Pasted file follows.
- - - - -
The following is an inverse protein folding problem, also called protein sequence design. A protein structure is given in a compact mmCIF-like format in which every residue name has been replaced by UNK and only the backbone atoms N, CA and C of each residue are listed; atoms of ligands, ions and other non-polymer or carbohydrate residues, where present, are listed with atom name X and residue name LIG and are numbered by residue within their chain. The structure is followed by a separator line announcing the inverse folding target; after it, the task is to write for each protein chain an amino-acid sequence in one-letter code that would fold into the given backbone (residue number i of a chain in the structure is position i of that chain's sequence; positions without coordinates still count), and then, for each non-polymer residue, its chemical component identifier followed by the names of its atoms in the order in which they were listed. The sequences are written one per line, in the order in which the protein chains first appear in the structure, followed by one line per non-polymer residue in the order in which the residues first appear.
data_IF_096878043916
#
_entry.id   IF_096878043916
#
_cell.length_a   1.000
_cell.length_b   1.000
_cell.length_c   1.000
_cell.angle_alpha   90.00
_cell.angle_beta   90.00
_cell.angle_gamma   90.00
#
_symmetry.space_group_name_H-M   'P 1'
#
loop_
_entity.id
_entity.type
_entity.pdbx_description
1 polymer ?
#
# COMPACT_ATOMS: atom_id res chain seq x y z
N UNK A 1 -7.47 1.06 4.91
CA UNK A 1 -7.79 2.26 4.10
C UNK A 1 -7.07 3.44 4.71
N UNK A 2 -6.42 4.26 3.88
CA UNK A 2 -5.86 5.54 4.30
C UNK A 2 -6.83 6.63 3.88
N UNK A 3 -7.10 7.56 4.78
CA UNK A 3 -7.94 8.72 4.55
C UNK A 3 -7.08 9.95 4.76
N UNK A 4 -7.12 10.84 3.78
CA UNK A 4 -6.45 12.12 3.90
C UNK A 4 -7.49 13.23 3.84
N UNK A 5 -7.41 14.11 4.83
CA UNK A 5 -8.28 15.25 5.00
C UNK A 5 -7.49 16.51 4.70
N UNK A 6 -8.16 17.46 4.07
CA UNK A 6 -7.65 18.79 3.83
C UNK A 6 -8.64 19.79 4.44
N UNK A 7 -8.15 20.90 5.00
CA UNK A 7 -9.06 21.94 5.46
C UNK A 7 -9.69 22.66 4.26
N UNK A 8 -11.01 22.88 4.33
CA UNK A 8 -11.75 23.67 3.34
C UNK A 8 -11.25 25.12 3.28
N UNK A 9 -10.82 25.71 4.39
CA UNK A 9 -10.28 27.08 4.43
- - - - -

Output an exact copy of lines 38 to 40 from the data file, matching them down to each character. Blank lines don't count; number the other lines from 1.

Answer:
CA UNK A 6 -7.65 18.79 3.83
C UNK A 6 -8.64 19.79 4.44
N UNK A 7 -8.15 20.90 5.00